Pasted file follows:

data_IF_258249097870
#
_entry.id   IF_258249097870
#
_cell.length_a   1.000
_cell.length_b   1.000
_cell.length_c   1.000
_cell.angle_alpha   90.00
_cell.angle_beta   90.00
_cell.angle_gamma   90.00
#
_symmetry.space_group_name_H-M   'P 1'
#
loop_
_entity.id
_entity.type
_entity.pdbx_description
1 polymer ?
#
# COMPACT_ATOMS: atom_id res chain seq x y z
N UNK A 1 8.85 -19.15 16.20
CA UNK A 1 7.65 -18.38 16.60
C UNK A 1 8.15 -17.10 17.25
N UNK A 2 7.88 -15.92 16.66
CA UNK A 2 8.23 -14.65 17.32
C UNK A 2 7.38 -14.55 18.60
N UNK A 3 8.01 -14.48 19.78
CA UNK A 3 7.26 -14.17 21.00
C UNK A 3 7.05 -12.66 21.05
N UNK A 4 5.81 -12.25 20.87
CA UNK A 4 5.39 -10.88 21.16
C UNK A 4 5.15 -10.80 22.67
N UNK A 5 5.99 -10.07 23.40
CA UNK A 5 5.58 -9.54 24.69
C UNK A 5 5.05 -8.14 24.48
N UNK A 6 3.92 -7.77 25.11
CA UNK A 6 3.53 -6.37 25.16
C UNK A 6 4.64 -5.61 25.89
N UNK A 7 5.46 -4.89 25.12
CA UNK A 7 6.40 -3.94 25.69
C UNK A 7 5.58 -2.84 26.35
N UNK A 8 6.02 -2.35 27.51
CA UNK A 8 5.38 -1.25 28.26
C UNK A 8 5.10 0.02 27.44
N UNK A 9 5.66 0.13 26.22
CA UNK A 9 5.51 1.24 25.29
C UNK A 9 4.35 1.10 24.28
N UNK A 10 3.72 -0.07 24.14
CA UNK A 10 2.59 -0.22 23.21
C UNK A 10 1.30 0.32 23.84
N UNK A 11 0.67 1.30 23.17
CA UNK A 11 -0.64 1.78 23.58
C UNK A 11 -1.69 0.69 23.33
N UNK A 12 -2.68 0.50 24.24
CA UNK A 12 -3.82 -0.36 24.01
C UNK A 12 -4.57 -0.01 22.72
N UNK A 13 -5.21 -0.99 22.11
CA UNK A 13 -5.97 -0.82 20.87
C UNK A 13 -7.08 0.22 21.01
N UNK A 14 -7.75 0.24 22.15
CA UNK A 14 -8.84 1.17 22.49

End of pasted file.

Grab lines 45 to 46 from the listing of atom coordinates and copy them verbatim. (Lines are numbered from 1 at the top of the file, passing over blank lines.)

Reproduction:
N UNK A 9 5.66 0.13 26.22
CA UNK A 9 5.51 1.24 25.29